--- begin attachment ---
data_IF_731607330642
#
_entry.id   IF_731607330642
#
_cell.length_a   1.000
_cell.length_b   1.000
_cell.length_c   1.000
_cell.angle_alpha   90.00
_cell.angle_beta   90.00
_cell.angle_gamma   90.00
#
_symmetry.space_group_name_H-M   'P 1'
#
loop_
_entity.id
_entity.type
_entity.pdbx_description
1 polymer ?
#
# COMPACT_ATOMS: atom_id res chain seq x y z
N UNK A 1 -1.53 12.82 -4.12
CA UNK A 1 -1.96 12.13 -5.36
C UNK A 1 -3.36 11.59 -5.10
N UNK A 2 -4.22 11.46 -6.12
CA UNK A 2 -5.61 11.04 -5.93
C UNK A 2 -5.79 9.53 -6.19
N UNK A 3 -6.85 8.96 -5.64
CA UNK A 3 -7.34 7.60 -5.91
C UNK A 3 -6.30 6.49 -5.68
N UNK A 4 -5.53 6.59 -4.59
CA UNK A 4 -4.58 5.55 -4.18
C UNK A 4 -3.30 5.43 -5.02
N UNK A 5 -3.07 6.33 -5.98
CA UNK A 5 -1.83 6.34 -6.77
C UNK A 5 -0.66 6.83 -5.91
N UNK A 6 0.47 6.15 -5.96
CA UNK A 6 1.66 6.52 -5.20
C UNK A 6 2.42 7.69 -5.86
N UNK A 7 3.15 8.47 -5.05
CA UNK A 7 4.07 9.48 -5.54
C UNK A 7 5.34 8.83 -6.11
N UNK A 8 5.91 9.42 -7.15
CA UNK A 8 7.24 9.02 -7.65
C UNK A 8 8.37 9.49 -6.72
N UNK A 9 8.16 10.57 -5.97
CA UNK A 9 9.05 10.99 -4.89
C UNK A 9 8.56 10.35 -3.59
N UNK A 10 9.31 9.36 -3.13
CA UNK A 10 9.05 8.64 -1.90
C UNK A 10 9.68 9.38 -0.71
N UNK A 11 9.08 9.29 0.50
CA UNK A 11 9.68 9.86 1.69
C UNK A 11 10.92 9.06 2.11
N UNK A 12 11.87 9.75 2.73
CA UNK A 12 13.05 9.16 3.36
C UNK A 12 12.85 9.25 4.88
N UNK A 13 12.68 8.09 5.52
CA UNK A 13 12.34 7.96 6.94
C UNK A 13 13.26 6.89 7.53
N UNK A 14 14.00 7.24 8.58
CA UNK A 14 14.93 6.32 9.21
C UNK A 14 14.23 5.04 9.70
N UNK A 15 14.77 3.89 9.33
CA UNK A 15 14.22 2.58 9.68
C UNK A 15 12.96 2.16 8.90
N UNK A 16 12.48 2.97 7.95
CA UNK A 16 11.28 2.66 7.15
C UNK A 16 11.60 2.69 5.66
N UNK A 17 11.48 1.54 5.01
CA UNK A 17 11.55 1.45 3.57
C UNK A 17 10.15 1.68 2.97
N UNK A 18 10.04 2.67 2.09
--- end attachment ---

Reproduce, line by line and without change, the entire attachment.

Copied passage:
data_IF_731607330642
#
_entry.id   IF_731607330642
#
_cell.length_a   1.000
_cell.length_b   1.000
_cell.length_c   1.000
_cell.angle_alpha   90.00
_cell.angle_beta   90.00
_cell.angle_gamma   90.00
#
_symmetry.space_group_name_H-M   'P 1'
#
loop_
_entity.id
_entity.type
_entity.pdbx_description
1 polymer ?
#
# COMPACT_ATOMS: atom_id res chain seq x y z
N UNK A 1 -1.53 12.82 -4.12
CA UNK A 1 -1.96 12.13 -5.36
C UNK A 1 -3.36 11.59 -5.10
N UNK A 2 -4.22 11.46 -6.12
CA UNK A 2 -5.61 11.04 -5.93
C UNK A 2 -5.79 9.53 -6.19
N UNK A 3 -6.85 8.96 -5.64
CA UNK A 3 -7.34 7.60 -5.91
C UNK A 3 -6.30 6.49 -5.68
N UNK A 4 -5.53 6.59 -4.59
CA UNK A 4 -4.58 5.55 -4.18
C UNK A 4 -3.30 5.43 -5.02
N UNK A 5 -3.07 6.33 -5.98
CA UNK A 5 -1.83 6.34 -6.77
C UNK A 5 -0.66 6.83 -5.91
N UNK A 6 0.47 6.15 -5.96
CA UNK A 6 1.66 6.52 -5.20
C UNK A 6 2.42 7.69 -5.86
N UNK A 7 3.15 8.47 -5.05
CA UNK A 7 4.07 9.48 -5.54
C UNK A 7 5.34 8.83 -6.11
N UNK A 8 5.91 9.42 -7.15
CA UNK A 8 7.24 9.02 -7.65
C UNK A 8 8.37 9.49 -6.72
N UNK A 9 8.16 10.57 -5.97
CA UNK A 9 9.05 10.99 -4.89
C UNK A 9 8.56 10.35 -3.59
N UNK A 10 9.31 9.36 -3.13
CA UNK A 10 9.05 8.64 -1.90
C UNK A 10 9.68 9.38 -0.71
N UNK A 11 9.08 9.29 0.50
CA UNK A 11 9.68 9.86 1.69
C UNK A 11 10.92 9.06 2.11
N UNK A 12 11.87 9.75 2.73
CA UNK A 12 13.05 9.16 3.36
C UNK A 12 12.85 9.25 4.88
N UNK A 13 12.68 8.09 5.52
CA UNK A 13 12.34 7.96 6.94
C UNK A 13 13.26 6.89 7.53
N UNK A 14 14.00 7.24 8.58
CA UNK A 14 14.93 6.32 9.21
C UNK A 14 14.23 5.04 9.70
N UNK A 15 14.77 3.89 9.33
CA UNK A 15 14.22 2.58 9.68
C UNK A 15 12.96 2.16 8.90
N UNK A 16 12.48 2.97 7.95
CA UNK A 16 11.28 2.66 7.15
C UNK A 16 11.60 2.69 5.66
N UNK A 17 11.48 1.54 5.01
CA UNK A 17 11.55 1.45 3.57
C UNK A 17 10.15 1.68 2.97
N UNK A 18 10.04 2.67 2.09